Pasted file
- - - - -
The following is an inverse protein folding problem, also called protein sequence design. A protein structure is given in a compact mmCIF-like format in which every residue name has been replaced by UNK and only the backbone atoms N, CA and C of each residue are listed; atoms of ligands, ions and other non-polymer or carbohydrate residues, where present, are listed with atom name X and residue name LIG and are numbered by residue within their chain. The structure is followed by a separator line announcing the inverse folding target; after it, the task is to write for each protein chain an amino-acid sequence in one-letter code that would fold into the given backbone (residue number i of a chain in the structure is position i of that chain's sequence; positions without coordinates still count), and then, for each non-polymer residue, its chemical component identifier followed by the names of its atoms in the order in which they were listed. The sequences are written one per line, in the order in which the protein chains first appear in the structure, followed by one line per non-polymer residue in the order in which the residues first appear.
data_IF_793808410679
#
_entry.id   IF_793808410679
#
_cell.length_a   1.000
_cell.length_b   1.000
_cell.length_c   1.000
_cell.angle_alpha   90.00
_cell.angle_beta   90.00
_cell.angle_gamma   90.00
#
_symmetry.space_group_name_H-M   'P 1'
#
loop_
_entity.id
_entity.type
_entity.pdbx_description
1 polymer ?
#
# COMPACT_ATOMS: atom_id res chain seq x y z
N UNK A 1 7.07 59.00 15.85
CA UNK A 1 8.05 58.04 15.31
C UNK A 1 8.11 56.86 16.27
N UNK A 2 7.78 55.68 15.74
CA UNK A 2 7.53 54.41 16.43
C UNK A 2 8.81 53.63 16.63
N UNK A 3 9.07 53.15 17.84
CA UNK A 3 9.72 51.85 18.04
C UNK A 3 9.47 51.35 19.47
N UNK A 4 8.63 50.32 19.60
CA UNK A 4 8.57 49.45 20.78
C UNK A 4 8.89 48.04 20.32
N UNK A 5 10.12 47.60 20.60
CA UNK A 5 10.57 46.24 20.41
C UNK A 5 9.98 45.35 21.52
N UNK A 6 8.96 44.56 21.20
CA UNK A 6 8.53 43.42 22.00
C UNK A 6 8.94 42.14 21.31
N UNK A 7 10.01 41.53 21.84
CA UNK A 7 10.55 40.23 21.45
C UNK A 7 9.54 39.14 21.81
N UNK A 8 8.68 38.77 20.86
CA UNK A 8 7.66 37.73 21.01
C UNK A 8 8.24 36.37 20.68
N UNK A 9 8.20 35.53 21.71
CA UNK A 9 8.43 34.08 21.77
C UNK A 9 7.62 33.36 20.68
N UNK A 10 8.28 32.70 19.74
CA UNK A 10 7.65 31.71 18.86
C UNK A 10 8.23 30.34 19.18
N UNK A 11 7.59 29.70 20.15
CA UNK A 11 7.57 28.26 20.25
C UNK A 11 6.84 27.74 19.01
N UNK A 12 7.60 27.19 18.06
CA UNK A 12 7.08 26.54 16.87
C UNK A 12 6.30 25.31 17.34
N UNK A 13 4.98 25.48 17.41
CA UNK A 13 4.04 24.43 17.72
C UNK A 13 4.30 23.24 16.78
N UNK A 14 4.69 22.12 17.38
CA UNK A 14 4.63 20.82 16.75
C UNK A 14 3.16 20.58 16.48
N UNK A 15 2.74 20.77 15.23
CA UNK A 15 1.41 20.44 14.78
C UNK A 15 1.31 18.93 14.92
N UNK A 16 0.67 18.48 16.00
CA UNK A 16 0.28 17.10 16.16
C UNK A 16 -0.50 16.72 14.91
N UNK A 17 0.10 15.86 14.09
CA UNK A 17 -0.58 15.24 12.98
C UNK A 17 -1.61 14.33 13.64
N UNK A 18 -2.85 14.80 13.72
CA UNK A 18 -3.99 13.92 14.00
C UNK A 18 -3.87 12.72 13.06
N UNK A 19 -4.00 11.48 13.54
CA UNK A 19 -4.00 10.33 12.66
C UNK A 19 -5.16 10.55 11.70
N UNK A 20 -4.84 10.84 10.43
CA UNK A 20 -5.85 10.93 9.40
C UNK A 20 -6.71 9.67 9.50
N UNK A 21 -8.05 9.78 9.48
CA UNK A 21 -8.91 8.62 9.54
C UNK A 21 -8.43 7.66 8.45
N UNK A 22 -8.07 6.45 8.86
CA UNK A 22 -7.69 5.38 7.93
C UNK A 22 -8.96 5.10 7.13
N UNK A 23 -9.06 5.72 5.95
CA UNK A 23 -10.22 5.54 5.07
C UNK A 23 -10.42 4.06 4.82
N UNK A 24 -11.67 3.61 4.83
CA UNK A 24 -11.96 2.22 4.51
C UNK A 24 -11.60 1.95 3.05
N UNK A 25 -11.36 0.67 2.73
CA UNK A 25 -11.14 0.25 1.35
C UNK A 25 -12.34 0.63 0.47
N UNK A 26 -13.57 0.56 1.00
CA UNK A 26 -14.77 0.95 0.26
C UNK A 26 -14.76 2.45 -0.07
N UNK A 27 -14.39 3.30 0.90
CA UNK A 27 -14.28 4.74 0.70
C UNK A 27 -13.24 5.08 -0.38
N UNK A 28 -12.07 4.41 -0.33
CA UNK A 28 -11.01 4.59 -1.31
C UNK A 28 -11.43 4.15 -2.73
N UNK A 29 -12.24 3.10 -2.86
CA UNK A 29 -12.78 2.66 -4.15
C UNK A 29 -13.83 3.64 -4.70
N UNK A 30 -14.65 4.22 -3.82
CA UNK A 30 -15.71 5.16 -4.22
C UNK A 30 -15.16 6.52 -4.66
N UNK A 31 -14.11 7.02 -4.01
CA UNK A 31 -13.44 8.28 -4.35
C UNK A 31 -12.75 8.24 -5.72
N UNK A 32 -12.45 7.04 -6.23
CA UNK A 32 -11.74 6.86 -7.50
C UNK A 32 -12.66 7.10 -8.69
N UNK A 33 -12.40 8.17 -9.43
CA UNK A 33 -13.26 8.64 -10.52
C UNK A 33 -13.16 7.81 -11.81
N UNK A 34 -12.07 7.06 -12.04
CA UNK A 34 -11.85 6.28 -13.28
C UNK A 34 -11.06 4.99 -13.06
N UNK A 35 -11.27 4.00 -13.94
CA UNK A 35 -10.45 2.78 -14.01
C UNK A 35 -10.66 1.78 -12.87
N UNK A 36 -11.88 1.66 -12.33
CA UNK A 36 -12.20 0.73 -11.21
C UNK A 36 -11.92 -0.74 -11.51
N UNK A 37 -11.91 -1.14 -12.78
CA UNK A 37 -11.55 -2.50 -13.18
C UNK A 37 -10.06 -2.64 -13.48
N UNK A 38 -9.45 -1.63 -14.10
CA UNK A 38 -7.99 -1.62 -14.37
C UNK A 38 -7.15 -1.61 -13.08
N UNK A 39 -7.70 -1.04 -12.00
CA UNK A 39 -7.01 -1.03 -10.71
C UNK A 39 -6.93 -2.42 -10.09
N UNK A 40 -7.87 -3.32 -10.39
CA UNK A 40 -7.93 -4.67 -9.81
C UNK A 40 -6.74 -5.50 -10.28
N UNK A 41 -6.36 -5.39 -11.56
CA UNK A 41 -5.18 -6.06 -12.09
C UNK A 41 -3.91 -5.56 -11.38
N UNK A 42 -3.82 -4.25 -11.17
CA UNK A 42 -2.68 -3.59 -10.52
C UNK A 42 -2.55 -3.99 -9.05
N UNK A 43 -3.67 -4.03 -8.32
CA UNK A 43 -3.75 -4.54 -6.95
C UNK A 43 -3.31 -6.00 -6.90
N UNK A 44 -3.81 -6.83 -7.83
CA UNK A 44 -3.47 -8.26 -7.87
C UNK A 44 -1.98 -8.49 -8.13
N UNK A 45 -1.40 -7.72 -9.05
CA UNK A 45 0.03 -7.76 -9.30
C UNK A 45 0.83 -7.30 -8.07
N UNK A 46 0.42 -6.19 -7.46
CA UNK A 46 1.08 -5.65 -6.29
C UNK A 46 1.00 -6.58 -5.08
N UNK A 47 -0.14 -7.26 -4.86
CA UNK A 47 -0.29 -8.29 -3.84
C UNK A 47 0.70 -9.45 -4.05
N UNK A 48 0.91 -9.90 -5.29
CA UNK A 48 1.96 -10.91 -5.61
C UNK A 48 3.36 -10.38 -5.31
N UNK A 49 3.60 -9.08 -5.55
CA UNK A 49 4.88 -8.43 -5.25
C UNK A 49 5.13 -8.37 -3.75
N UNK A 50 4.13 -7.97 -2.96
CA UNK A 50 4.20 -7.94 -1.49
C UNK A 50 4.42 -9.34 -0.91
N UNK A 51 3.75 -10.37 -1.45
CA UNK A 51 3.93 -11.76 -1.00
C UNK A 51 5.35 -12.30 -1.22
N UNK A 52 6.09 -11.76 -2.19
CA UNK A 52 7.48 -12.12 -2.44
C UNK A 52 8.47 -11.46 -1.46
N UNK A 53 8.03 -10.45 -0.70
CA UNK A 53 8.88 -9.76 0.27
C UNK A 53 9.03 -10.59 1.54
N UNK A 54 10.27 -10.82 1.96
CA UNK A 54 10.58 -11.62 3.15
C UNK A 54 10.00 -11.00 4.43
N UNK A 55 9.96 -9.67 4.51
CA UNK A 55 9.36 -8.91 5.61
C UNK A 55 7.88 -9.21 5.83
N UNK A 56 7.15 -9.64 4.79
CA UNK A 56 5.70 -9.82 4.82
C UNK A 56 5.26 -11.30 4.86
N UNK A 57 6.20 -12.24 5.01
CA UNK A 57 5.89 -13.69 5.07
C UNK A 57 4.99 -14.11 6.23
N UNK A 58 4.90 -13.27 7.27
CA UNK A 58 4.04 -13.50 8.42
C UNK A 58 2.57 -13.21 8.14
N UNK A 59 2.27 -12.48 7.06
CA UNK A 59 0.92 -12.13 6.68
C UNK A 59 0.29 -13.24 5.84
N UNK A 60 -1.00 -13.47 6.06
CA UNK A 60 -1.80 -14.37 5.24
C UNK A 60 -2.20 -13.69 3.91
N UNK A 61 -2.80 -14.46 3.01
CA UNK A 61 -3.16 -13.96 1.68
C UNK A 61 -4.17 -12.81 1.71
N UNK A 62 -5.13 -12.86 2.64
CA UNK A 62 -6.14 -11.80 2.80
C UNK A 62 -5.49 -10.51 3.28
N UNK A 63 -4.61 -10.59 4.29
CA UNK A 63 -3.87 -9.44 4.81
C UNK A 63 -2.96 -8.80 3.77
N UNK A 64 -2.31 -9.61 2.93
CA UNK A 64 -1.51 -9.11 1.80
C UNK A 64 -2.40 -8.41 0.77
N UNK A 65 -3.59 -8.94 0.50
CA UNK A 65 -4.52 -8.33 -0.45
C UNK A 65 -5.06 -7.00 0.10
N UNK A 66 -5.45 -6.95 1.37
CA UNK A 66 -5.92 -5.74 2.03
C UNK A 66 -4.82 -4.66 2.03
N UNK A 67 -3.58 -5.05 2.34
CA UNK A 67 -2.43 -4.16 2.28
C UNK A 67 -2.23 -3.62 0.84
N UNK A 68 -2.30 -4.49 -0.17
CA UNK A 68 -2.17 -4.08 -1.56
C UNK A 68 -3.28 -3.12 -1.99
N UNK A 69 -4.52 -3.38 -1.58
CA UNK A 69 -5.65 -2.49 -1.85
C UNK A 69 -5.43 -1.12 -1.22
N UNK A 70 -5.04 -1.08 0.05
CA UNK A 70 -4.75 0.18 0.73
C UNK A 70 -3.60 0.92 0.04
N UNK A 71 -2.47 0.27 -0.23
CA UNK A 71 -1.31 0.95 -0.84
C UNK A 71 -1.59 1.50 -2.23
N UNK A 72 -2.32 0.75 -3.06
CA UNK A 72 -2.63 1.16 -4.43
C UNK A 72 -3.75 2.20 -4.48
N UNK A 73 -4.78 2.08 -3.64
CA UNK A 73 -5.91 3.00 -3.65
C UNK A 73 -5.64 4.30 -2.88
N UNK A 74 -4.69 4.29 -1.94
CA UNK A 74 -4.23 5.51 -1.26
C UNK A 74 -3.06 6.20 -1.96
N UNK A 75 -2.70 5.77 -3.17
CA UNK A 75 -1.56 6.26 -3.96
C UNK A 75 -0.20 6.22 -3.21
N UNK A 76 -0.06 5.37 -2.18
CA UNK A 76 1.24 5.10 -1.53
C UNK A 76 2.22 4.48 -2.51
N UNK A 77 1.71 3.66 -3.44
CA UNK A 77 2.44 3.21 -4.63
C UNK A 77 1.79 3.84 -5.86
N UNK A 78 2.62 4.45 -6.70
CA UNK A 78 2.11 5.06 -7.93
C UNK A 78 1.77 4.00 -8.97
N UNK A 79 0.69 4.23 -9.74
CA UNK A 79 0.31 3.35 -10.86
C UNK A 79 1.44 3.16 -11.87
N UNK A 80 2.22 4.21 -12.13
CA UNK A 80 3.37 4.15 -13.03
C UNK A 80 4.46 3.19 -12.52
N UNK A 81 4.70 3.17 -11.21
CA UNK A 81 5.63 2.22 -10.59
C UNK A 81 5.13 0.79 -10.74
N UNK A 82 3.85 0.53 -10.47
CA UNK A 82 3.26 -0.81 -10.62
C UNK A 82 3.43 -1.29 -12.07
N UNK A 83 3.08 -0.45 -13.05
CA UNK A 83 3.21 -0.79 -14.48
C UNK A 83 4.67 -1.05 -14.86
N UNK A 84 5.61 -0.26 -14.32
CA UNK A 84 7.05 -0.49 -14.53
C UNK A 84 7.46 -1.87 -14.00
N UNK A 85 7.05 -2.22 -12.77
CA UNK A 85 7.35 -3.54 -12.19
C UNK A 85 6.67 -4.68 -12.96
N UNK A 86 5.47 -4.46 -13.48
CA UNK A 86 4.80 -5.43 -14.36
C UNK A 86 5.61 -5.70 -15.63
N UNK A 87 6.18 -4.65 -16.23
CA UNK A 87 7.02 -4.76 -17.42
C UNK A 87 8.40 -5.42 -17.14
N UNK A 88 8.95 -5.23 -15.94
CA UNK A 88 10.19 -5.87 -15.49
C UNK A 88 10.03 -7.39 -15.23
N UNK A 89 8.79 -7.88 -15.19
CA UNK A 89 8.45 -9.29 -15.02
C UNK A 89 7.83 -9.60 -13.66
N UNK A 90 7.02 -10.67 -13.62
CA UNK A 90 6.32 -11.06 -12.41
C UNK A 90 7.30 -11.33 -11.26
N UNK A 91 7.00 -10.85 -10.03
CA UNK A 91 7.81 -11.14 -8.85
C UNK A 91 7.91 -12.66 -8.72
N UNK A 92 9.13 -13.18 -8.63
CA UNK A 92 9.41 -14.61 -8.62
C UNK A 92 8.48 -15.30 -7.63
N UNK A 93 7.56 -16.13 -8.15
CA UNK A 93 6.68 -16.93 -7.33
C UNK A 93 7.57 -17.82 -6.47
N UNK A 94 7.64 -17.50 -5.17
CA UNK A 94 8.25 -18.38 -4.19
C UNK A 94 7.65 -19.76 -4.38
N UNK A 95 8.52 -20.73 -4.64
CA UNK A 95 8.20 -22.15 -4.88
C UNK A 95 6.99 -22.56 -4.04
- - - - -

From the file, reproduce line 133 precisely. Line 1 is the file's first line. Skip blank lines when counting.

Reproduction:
N UNK A 38 -9.45 -1.63 -14.10